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six of his brigades, under Anderson, had been sent to cooperate with McLaws against Maryland Heights and Harper's Ferry. This left only D. II. Hill's division of five brigades to hold Turner's Gap and the adjacent passes, with such help as might be afforded by Stuart's cavalry; Stuart having reported to Hill, on the 13th, that only two brigades were pursuing them. IIe was undeceived, however, when, at 7 A. M. next morning, Cox's division of Burnside's corps advanced up the turnpike from Middletown, preceded by Pleasanton's cavalry and a battery, and opened on that defending the Gap; while by far the larger portion of the Army of the Potomac could be seen, by the aid of a good field-glass, from a favorable position on the mountain, either advancing across the valley or winding down the opposite heights into it. IIill reports his division as but 5,000 strong; and even this small force had been somewhat dispersed in pursuance of the orders of Lee and the erroneous information of Stuart. The brigade of Gen. Garland, which was first pushed forward to meet our advance, was instantly and badly cut up, its commander being killed; when it retired in disorder, and was replaced by that of Anderson, supported by those of Rhodes and Ripley, who held the pass firmly for hours against the most gallant efforts of Cox's Ohio regiments. But, meanwhile, our superior numbers, backed by desperate fighting, enabled us steadily to gain ground on either side, until the crest of the heights on the left of the pass was fairly ours, though one of our batteries had

* Sept. 13.

* Sept. 11.

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*Hill, in his official report, says:

“Maj.-Gen. Longstreet came up about 4 o'clock, with the commands of Brig.-Gens.

Evans and D. R. Jones. I had now become familiar with the ground, and knew all the vital

only Reno's division on our side, and Hill's on that of the Rebels, had been engaged. But, at 2 P.M., Hooker's corps came up on our side, and took the old Hagerstown road, leading away from the turnpike on our right, with intent to flank and crush the Rebel left. At 3 P. M., our line of battle was formed, with Ricketts's division on the right; King's, commanded by Hatch, in the center,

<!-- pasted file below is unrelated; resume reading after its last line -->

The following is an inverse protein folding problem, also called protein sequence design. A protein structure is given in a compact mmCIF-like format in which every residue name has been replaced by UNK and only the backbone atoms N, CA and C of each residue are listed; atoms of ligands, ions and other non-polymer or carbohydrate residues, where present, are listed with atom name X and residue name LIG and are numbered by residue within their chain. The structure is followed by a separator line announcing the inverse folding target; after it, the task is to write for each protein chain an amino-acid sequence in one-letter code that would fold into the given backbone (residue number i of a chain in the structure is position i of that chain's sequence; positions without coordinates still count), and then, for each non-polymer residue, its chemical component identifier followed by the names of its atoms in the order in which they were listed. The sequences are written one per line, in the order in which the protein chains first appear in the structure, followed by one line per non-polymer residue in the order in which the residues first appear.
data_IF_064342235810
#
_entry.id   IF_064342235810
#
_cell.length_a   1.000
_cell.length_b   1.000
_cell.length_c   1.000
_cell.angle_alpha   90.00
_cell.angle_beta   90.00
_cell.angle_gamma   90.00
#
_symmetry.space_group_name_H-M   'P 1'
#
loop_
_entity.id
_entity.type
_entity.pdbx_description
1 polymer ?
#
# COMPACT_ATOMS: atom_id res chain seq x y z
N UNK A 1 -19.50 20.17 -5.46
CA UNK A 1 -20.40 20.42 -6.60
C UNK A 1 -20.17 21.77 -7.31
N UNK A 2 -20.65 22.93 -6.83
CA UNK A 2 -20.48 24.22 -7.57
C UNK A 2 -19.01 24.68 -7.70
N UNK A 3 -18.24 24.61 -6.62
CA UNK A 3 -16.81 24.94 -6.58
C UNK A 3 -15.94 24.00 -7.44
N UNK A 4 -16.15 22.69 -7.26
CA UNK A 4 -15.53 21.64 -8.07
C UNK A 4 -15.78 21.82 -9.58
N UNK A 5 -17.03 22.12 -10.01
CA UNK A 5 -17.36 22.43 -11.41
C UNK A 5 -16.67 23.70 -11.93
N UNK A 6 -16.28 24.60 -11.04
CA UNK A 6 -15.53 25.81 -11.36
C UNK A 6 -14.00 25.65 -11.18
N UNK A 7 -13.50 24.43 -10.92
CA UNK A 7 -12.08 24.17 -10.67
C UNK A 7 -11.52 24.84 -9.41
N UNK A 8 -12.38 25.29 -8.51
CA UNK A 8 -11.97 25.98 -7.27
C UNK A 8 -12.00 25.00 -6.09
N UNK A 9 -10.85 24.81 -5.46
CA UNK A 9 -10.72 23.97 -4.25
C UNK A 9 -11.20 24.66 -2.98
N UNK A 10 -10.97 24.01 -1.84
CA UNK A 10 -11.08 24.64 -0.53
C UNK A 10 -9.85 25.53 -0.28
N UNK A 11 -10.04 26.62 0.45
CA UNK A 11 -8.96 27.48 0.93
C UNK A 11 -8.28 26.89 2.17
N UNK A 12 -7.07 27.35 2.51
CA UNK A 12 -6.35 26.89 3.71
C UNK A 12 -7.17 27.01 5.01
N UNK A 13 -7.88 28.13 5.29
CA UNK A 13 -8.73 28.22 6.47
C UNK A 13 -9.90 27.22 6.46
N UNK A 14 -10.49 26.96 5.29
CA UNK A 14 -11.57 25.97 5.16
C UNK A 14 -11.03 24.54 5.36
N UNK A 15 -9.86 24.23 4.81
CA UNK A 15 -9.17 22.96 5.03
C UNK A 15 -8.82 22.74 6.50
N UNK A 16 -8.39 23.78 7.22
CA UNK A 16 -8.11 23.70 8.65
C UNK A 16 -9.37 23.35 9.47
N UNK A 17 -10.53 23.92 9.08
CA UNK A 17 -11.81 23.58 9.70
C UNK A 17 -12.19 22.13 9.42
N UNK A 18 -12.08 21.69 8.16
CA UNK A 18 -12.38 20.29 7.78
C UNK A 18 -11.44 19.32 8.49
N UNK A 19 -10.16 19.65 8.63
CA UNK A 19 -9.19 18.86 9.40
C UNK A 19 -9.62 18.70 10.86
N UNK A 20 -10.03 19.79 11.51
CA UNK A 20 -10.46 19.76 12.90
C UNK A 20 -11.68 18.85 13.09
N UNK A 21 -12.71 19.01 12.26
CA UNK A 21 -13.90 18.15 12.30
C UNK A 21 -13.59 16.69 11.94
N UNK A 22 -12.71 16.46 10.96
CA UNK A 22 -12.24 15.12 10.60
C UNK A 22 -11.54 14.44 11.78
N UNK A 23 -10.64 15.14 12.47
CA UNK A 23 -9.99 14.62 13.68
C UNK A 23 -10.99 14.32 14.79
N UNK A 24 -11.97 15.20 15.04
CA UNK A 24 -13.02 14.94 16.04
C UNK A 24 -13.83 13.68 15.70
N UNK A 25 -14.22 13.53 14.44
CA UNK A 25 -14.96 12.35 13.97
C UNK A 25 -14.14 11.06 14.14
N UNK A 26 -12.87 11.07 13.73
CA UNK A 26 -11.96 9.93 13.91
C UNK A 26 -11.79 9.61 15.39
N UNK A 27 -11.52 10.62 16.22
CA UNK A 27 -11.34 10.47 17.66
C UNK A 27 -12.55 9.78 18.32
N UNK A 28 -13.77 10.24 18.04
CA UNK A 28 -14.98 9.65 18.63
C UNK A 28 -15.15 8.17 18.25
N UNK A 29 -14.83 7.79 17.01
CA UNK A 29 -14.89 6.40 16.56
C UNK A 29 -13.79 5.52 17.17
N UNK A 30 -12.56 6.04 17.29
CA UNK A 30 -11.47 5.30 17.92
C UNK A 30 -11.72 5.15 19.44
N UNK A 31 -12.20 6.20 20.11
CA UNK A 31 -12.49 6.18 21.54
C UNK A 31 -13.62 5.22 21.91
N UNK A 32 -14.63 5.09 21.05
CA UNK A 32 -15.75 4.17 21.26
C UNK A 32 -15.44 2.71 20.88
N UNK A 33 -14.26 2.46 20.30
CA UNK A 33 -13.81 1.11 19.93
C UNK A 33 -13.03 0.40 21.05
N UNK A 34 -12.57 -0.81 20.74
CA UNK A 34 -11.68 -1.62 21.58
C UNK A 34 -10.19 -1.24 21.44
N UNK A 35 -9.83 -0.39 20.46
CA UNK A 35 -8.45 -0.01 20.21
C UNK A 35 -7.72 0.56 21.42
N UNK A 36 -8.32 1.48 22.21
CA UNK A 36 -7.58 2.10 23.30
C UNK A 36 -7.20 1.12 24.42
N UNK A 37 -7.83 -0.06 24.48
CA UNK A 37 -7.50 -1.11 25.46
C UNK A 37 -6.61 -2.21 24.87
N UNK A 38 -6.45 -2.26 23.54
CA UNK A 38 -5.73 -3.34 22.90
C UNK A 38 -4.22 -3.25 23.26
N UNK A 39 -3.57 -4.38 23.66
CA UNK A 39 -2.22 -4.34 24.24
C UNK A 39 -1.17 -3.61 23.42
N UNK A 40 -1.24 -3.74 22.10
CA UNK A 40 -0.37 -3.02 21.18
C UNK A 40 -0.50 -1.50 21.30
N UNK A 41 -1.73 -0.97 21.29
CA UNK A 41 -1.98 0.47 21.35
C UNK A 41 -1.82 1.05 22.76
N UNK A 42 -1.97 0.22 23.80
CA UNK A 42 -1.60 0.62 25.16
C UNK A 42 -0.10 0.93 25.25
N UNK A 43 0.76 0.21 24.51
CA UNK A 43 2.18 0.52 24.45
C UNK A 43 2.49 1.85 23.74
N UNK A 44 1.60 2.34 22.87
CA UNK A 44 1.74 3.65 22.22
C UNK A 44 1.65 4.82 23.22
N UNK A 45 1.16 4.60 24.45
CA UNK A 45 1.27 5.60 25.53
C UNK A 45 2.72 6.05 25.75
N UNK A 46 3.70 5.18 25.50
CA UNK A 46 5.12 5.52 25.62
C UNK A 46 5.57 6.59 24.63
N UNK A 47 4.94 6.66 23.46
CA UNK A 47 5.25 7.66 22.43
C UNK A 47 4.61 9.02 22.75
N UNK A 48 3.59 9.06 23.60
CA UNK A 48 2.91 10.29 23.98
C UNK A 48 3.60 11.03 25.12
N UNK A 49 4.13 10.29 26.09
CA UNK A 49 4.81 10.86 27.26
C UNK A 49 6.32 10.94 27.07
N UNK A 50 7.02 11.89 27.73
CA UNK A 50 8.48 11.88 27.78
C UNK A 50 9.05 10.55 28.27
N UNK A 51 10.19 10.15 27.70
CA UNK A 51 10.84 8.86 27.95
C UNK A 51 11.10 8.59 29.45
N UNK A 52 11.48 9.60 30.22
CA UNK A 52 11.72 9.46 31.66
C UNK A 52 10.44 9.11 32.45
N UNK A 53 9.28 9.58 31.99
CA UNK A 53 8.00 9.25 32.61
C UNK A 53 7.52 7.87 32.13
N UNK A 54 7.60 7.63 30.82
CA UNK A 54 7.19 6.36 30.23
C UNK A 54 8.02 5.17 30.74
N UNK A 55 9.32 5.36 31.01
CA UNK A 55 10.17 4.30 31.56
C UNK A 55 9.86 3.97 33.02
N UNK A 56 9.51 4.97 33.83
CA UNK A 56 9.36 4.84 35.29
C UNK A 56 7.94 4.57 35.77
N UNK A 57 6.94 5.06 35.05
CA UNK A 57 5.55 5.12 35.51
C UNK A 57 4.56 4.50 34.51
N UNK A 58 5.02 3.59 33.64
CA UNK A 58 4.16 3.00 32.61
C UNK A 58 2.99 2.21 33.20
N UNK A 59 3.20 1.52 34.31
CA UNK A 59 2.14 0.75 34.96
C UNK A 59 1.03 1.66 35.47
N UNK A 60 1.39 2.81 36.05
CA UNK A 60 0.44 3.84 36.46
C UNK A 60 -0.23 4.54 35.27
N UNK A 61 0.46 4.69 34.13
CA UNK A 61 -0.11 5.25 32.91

with its right resting on the turn

pike, and Reno's on the left; and a general advance commenced, under a heavy fire of artillery. Meantime, Hill had sent pressing messages to Longstreet, at Hagerstown, for help ; and two brigades had already arrived; as Longstreet himself, with seven more brigades, did very soon afterward; raising the Rebel force in action thereafter to some 25,000 or 30,000 men. Longstreet, ranking Hill, of course took command; little to the satisfaction of Hill, who evidently thinks he could have done much better.” The enemy's advantage in position was still very great, every movement on our part being plainly visible to them; while we could know nothing of their positions nor their strength, except from their fire and its effect. Our men were constantly struggling up rocky steeps, mainly wooded, where every wall, or fence, or inequality of ground, favors the combatants who stand on the defensive. The disparity in numbers between those actually engaged was not very great—possibly three to two—but then, our men were inspirited by the points; and, had these troops reported tomo, the result might have been different. As it was, they took wrong positions: and, in their

exhausted condition after a long march, they were broken and scattered."

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consciousness that a great army stood behind them. Still, the ground was stubbornly contested, foot by foot; Gen. Hatch, commanding the 1st division, being disabled by a wound, and succeeded by Gen. A. Doubleday. Col. Wainwright, 76th New York, who now took command of Doubleday's brigade, was likewise wounded. But Hooker steadily advanced; and had fairly flanked and worsted the Rebel left, when darkness put an end to the fray. The struggle on our left commenced later, and was signalized by similar gallantry on both sides; but numbers prevailed over desperation, and the Rebels were steadily forced back until the crest of the mountain was won. IIere fell, about sunset, Maj.-Gen. Jesse L. Reno, mortally wounded by a musket-ball, while, at the head of his division, he was watching through a glass the enemy's movements. Gen. Meade, with the Pennsylvania Reserves, had followed IIooker from Catoctin creek up the old Hagerstown road, so far as Mount Tabor church. He went into action on the right of IIatch's division, and was soon heavily engaged; his brigades being admirably handled by Gen. Seymour and Cols. Magilton and Gallagher, the last of whom was wounded. It had not fully reached the summit in its front, when dark